The largest endowed annual lectureship series hosted by the University of Dallas is the McDermott lecture which has existed since 1974. Among the colloquial “who’s who” list of liberal arts pioneers such as Mortimer Adler or Allan Bloom lies perhaps the most unique visitor UD has ever hosted: Mikhail Gorbachev, the first and last president of the Soviet Union.
On Oct. 8, 2007, Gorbachev arrived to a small group of faculty and administrators who guided him on a short tour of the UD campus. While he was not on campus as long as many students would have liked, he was able to speak to students and answer a number of questions that centered on contemporary geopolitical topics and his personal life. He opened the discussion by discussing his delight at speaking to college students because his wife was a philosophy professor at the university level.
Gorbachev spoke in a cathartic, reflective tone and answered deep questions about his successes and failures in politics. He was most open about his failures in politics, especially the lack of complete “perestroika,” which was a system of political restructuring and economic openness.
“I made mistakes; had I not made those mistakes, perestroika would have been more successful,” Gorbachev said through a translator. “We acted too late to reshape the party, to reshape the union, and there were many other mistakes. Nevertheless if we were to put on the scales the pluses and minuses, the pluses outweigh the minuses. That’s what I think.”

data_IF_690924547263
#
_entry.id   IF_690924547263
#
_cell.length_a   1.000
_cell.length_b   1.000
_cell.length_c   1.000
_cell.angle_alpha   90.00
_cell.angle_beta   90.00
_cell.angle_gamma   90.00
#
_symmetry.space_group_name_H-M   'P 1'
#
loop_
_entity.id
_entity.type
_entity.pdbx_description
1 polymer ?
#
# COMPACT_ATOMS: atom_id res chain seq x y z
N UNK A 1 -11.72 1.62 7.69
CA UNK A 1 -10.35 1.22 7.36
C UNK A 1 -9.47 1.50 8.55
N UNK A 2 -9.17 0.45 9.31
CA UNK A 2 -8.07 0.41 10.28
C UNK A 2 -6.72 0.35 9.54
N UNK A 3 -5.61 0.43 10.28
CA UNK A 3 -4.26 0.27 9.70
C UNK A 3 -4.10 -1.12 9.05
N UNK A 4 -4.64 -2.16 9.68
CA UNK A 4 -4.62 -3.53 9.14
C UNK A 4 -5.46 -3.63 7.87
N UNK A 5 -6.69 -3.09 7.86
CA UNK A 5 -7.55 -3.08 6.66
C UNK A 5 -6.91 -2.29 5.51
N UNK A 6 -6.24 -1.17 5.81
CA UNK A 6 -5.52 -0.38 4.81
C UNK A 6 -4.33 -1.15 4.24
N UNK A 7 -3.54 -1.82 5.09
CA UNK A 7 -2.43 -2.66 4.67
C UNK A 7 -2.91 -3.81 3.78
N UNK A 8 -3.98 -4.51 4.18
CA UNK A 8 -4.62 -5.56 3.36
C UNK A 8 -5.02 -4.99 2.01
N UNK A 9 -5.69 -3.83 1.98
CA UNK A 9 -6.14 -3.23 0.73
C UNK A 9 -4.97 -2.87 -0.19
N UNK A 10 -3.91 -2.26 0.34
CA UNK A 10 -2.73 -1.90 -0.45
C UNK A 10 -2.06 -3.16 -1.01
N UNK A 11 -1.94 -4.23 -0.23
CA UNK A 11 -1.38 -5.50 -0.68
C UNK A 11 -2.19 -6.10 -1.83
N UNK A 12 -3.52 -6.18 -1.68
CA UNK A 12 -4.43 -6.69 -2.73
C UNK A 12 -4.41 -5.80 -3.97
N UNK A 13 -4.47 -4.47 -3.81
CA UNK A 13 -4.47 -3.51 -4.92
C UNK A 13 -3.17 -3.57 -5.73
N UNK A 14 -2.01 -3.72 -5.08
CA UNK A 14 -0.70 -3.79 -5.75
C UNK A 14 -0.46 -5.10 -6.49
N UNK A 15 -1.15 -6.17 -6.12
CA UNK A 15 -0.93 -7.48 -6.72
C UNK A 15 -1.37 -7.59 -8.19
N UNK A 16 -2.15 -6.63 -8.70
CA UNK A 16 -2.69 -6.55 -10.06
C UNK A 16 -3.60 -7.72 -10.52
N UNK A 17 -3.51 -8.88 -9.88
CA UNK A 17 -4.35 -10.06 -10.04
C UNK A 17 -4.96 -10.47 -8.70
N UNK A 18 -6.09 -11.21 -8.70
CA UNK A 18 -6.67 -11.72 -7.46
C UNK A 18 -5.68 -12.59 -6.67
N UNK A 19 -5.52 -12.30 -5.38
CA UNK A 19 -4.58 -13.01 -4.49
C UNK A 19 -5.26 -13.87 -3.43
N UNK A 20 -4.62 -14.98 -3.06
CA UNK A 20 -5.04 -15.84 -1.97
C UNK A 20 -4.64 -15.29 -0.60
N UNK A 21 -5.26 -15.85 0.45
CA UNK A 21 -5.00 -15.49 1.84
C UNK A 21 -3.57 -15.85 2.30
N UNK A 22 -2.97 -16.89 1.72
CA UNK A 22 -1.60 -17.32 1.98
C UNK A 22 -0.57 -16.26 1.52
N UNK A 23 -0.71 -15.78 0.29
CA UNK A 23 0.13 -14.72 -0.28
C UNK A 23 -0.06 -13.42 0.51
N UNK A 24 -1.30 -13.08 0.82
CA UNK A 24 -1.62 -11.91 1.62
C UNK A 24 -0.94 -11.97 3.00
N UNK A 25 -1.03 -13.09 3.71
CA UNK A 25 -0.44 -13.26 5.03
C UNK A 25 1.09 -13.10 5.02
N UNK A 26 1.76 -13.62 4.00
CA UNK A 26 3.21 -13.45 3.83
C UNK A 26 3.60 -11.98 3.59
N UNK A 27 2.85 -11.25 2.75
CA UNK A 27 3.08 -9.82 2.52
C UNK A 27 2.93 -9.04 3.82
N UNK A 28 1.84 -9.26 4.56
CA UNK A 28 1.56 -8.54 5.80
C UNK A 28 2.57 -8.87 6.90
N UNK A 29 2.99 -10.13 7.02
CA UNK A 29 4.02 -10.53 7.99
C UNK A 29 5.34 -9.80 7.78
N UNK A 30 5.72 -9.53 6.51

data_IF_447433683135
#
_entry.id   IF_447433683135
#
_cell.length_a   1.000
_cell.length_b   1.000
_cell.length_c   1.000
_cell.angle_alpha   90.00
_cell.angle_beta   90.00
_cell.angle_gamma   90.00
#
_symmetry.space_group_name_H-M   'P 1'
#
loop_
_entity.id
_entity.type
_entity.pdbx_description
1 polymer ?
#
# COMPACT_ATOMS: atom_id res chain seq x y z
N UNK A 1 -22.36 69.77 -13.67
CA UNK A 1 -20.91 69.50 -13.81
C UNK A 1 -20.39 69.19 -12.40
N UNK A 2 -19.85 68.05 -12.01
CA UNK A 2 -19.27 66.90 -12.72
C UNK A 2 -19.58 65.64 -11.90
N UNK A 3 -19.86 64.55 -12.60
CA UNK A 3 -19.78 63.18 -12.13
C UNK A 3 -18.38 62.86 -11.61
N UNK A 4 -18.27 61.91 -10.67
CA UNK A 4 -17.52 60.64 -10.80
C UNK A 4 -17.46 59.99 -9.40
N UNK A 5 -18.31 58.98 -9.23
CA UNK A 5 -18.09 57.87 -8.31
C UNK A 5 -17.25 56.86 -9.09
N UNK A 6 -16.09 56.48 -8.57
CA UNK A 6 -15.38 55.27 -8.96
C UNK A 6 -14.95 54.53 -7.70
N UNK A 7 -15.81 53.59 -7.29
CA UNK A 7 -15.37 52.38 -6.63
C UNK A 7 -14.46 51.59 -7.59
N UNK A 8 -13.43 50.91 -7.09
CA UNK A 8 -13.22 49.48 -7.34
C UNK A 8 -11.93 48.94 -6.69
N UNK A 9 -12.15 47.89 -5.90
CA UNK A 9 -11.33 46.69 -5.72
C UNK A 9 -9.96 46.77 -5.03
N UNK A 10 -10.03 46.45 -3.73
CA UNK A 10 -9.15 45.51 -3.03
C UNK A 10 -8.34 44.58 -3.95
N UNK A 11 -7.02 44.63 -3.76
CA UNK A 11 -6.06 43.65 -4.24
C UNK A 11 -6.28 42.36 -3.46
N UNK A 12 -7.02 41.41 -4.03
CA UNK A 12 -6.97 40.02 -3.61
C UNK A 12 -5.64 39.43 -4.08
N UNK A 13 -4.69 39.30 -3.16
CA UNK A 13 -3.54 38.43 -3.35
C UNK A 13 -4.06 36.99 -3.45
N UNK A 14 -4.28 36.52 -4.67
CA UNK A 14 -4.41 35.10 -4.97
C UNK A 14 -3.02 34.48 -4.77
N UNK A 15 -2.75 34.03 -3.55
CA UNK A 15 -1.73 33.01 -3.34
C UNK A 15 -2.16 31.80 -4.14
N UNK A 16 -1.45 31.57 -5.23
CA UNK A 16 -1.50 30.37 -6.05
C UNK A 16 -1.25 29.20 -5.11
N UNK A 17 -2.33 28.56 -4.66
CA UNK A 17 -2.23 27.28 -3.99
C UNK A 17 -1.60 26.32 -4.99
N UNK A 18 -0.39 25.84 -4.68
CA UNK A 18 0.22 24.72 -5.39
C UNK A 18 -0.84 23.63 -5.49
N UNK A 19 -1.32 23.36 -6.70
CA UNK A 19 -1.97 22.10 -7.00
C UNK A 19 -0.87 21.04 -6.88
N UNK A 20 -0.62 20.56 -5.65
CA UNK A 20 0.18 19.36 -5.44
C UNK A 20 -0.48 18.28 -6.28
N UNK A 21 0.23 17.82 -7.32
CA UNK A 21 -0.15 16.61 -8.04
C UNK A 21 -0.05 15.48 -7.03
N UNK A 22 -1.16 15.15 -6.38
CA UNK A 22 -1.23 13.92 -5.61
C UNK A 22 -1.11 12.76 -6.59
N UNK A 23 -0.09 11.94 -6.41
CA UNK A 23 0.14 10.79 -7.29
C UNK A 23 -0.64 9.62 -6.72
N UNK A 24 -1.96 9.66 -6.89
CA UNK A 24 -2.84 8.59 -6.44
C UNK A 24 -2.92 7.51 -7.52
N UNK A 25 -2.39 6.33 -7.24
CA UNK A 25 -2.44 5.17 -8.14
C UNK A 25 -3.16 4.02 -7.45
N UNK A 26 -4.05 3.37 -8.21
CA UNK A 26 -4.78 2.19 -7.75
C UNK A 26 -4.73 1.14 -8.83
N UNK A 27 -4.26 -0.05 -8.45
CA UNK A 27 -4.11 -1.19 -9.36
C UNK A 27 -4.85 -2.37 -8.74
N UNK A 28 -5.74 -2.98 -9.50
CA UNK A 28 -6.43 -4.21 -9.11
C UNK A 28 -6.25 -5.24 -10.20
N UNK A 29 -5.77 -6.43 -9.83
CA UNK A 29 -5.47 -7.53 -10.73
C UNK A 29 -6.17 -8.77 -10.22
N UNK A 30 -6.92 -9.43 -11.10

Gorbachev managed to ruffle feathers by criticizing the United States’ aggressive ballistic missile policy during critical ongoing nuclear talks between Condoleezza Rice and Russia. At one point, Gorbachev labelled the U.S. as the “American Empire” because of aggressive placement of nuclear weapons. He openly criticized U.S. policy makers for failing to transparently form and execute policy that affects even its own allies. His most provocative answer was likely a piercing question.
“Why don’t you recognize that every nation is sovereign, that every nation has a right to look over its interests, its problems?” Gorbachev said. “Instead, we see 120 U.S. military bases throughout the world. We respect the American people, we respect your nation, we respect your government, we want to be your friends, we want to be your partners, and if necessary, your allies. I think that we should not be afraid of each other, but I think that we should be responsible to our nations, to the people, and to the international community for what they do.”
In the end, despite his criticisms of the United States’ actions in international relations, Gorbachev explained his admiration for American society and found similarities between his culture and American culture.
“I think I have come to know the Americans very well, and I have a lot of affection for the American people,” Gorbachev said. “Their openness, their freedom. The Russians too are very open, very loyal in friendship. But of course for many centuries the Russian people were subservient to the czars and only now are they abandoning that legacy. I think that the next generations, the ones that will follow us, will be able to fully benefit from freedom.”